It bears mentioning that you are going to make mistakes. Outsourcing is not a perfect process for two very good reasons – you are human and so is your provider. This is the whole reason we discussed in “Maintain the Momentum” how important it is to learn from your mistakes.

But we also want you to avoid as many mistakes as you can, so that you don’t find yourself fumbling in the dark, so to speak. The mistakes covered below are both fairly common and potentially devastating. Steering clear of these errors will help your projects get off to a great start.

Too Much Too Soon

It’s easy to be overzealous at the beginning and to dive right into the deep end head first. However, you should take caution with your first few outsourcing projects. Start small so that you can learn the ropes and be better prepared for the challenges of larger, more complex projects. Taking risks is good, as long as you have the knowledge and experience to manage them properly.

No Back-up Plan

Anything can happen over the course of a project, including the loss of your provider. Because a provider may need to bow out of your employment for a myriad of legitimate (and not-so-legitimate) reasons, it’s impossible to predict or prevent it from happening. What you can do, however, is have a back-up plan just in case. During interviews, always make sure that your second choice is informed of your decision, and ask if it’s OK to contact them if things don’t work out.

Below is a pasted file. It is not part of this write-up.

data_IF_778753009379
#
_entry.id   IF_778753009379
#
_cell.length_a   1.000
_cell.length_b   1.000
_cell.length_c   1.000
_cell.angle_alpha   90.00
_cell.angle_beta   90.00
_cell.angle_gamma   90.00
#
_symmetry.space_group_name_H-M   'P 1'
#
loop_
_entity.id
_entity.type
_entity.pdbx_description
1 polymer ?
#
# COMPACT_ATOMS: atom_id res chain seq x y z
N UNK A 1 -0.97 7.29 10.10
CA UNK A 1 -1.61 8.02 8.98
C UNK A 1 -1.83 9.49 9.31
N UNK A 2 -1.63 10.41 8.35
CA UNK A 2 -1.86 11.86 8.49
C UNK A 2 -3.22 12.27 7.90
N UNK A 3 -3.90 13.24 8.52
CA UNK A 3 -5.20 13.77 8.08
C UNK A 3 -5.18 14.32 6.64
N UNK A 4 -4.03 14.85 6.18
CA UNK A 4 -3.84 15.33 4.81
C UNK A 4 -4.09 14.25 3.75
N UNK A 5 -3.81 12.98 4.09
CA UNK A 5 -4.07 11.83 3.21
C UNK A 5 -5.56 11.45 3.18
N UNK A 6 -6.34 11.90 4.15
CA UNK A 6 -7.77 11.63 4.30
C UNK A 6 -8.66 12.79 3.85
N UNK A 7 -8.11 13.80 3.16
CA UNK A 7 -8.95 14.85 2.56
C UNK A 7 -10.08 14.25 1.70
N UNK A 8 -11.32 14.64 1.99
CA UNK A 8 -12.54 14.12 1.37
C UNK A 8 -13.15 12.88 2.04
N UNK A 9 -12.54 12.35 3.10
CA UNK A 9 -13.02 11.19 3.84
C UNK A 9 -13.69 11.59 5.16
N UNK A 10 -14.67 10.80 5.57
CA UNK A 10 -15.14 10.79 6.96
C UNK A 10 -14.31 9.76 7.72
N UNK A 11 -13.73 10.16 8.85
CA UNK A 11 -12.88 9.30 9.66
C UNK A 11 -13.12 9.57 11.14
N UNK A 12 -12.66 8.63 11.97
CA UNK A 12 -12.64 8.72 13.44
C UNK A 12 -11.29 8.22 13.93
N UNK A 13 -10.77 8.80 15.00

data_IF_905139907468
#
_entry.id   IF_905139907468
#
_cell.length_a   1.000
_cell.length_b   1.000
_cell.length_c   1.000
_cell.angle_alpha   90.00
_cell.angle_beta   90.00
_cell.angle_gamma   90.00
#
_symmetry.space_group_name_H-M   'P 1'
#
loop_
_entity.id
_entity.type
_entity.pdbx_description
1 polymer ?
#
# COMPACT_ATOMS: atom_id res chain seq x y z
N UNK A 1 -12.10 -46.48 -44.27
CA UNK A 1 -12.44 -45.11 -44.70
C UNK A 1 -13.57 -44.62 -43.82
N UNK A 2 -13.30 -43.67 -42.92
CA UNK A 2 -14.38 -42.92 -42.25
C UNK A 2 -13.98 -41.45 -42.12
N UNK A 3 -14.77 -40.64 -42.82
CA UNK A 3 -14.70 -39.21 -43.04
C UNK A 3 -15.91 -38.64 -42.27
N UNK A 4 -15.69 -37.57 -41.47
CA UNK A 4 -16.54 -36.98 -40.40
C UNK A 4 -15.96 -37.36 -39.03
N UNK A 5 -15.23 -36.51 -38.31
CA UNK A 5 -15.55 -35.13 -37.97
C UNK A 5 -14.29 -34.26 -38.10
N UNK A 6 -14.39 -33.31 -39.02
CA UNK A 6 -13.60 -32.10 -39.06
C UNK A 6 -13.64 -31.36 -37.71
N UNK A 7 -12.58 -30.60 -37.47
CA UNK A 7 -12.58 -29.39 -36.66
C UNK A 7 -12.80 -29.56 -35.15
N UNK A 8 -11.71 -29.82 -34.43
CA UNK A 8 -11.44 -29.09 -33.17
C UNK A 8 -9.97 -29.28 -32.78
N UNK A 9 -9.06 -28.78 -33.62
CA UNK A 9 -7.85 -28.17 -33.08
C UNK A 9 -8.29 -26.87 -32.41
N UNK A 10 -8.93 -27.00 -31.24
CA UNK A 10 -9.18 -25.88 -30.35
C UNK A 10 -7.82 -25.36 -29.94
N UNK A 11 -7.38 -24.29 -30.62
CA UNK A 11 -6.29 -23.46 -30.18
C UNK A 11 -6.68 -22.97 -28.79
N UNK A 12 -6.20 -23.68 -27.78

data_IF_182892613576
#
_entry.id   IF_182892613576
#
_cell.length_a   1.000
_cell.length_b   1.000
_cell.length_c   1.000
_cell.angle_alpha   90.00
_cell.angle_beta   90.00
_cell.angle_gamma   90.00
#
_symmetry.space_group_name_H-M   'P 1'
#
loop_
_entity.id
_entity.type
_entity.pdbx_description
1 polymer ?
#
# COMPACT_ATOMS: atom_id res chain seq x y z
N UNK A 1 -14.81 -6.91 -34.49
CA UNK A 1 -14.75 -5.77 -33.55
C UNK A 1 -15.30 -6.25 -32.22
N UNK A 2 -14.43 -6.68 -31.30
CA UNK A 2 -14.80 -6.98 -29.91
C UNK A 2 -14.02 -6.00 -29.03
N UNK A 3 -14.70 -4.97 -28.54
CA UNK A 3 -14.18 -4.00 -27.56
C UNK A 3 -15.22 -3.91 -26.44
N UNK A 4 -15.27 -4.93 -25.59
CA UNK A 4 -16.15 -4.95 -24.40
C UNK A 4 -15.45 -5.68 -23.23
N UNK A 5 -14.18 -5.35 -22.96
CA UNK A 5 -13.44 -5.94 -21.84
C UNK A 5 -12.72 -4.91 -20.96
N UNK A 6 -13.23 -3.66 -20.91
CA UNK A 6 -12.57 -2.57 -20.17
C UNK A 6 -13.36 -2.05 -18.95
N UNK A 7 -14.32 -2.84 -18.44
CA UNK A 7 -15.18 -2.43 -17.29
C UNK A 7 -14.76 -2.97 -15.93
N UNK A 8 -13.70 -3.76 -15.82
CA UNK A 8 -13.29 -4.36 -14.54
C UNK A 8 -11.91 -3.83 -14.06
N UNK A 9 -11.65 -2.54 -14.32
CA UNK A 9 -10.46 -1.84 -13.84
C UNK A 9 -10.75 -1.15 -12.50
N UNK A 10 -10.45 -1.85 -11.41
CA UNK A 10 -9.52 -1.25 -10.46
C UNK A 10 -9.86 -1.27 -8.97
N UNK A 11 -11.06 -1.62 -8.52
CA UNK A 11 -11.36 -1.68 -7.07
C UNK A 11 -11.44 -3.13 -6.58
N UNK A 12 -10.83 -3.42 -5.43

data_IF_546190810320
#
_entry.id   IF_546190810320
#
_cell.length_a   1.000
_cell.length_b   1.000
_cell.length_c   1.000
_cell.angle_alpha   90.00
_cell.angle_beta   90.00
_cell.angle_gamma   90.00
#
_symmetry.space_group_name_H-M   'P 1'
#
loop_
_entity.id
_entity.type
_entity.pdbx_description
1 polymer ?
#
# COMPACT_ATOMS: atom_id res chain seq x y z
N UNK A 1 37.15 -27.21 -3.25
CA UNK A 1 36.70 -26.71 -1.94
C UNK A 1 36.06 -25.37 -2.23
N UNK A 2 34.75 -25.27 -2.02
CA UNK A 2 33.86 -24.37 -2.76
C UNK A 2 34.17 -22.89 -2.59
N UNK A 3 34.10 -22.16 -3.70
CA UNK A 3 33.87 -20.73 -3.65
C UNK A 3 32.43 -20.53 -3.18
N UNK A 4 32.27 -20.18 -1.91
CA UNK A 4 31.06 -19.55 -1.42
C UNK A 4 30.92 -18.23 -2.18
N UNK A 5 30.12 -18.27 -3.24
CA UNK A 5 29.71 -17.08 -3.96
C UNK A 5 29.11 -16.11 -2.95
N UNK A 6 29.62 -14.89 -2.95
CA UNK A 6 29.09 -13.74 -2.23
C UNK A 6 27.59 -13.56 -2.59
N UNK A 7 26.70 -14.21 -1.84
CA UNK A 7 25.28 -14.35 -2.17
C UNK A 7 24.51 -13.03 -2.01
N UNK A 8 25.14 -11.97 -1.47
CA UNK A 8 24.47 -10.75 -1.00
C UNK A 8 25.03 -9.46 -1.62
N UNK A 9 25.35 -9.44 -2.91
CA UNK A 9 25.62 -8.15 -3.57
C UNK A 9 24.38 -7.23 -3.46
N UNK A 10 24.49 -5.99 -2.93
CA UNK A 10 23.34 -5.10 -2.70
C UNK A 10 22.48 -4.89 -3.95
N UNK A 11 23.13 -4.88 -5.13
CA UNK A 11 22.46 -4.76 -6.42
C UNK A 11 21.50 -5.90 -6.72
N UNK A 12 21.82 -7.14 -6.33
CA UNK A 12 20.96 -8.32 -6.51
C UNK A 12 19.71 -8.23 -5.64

No Binding Contract

Especially when working with new providers, consider creating a written contract to ensure you have the provider’s full commitment. Even when working with providers you know and trust, a contract may be your best defense when you have a lot at stake, be it financing or timing. If you have a lot riding on a successful outcome, then protect yourself up front.

No Preparation for Training

Just because you’ve hired a highly skilled and knowledgeable provider does not mean that there won’t be some training involved. If nothing else, your provider may need to learn about your business – what you do and how you do it. Just about anyone you hire will need to have this basic knowledge in order to perform their task most efficiently. So be sure to consider training in your budget and timeline.

Jim decides to take his plumbing business online. He wants to feature different products and services that he offers along with a troubleshooting section and extensive FAQs. He also wants customers to be able to schedule appointments and request estimates through the website. Convinced that his business will boom, he is anxious to get the site up and running, so he hires a web designer online and sets a timeline of two months. 

Unfortunately, chances are the variety of demands and the strict timeline will be too difficult and stressful for the provider, and the project will likely fall behind. But what if Jim lowered his expectations for the initial website launch and then systematically added features over time? His project would have a much better chance for success.

Just because you’ve hired a highly skilled and knowledgeable provider does not mean that there won’t be some training involved. If nothing else, your provider may need to learn about your business – what you do and how you do it. Just about anyone you hire will need to have this basic knowledge in order to perform their task most efficiently. So be sure to consider training in your budget and timeline.

Finished? Go to the next lesson >>> 

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